What a world-class education really means

One of the other speakers I very much enjoyed listening to at the IAPS conference (see my blog on Sunday) was a teacher from Windlesham House School in West Sussex, a prep school teaching girls and boys up to the age of 13. He was speaking about the partnership that Windlesham has with The CRED Foundation, which enables the school to take trips abroad, to developing countries, on expeditions which are mutually transformative, and the pictures he showed and the stories he told were captivating.

Through CRED, groups of boys and girls from Windlesham have been out to help in projects in Africa and now India – visits which by all accounts have changed the lives of the participants quite profoundly. To see poverty up close, and to do something to help put it right – this was the opportunity that these young citizens had, and they grasped it with both hands. Whether it was by teaching, or by playing games, or simply by connecting and building relationships, the visitors were able not only to gain an insight into the issues facing the whole of humanity, but also to seek to do something about them.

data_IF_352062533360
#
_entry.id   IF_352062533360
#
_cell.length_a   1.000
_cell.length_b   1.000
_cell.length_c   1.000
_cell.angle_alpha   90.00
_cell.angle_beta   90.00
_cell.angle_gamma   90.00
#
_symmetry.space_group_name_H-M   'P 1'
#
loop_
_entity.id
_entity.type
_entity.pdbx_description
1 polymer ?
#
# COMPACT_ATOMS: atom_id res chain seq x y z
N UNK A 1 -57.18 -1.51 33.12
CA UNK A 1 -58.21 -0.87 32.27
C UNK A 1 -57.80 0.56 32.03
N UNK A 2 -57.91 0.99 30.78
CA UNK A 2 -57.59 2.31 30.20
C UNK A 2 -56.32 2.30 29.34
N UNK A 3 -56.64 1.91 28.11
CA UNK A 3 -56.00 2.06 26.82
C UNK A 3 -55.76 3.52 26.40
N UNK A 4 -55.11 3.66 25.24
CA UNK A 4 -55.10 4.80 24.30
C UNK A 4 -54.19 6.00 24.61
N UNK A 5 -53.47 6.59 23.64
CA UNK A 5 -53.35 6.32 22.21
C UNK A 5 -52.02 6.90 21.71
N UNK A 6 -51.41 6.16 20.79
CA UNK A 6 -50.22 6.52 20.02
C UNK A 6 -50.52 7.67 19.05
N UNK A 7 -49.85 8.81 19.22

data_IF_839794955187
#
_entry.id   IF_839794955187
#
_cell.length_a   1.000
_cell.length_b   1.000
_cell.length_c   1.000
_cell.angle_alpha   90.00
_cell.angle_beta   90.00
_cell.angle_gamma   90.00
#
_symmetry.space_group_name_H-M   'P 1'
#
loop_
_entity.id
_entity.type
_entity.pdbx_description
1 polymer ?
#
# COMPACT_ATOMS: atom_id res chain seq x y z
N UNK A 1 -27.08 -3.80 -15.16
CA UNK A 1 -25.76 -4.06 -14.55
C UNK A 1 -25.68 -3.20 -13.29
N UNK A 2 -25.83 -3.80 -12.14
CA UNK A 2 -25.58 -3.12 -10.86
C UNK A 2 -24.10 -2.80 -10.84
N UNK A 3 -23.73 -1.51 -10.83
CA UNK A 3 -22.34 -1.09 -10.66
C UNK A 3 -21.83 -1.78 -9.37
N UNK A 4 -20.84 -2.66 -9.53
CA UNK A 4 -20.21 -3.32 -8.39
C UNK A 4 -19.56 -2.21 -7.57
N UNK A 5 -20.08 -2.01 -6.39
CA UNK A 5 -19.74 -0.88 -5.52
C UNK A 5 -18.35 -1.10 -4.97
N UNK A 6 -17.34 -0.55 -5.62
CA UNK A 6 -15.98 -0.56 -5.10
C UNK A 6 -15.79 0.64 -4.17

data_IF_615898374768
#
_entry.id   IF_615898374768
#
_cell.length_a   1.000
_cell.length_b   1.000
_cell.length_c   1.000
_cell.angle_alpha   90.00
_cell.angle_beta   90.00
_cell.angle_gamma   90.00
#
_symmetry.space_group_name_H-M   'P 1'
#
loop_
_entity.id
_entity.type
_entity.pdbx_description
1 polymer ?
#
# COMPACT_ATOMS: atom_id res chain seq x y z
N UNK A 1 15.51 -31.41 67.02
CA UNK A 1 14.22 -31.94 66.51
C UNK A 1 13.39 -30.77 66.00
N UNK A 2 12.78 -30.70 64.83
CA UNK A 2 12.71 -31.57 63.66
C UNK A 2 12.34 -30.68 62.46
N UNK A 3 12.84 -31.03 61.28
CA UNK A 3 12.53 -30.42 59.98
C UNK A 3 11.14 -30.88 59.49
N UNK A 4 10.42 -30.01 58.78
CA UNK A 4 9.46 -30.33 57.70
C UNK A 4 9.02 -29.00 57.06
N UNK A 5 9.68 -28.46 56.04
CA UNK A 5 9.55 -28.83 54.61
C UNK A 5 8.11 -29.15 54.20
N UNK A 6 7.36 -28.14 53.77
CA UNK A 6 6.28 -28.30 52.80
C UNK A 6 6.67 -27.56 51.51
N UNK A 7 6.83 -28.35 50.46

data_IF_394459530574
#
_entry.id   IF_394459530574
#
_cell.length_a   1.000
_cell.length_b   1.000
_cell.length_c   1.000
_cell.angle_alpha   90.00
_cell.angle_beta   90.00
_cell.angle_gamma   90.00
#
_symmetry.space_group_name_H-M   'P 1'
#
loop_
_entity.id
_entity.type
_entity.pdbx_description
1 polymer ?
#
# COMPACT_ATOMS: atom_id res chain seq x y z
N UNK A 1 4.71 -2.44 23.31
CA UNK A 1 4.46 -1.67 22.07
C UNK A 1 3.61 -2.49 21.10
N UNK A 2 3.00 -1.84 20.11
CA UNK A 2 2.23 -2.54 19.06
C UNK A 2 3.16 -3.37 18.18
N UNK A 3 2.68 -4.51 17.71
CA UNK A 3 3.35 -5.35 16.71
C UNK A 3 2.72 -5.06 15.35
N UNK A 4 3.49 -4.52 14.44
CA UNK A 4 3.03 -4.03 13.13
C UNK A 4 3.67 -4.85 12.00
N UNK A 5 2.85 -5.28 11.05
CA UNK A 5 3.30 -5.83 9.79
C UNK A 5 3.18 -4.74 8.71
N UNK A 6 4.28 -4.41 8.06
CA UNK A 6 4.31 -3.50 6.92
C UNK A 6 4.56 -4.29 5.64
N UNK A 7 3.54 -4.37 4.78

This was a fabulous opportunity, and it made me reflect on the purpose of the education to which we devote our time in schools. Independent schools in the UK – all independent schools, not just prep schools – set their sights extremely high in all that they do, and nowhere is this more obvious than in the aims that we set ourselves to ensure that the education we offer to our students is absolutely excellent – world-class, in fact. A world-class education must be worthy of the name, and cannot be restricted to the development of the individual alone, although this is an important part of it; rather, it must allow for the growth of the individual into a social, socially-aware, socially-responsible, human being who understands and is sensitive to the needs of the wider, global community, and who is prepared to make a difference.

I feel this incredibly strongly in my role as an educator; hearing the stories of 12 year olds last week, and the change these experiences have wrought in their lives, inspired me yet further. We should all be seeking to change the world for the better. If you haven’t started yet, it is never too late to begin.

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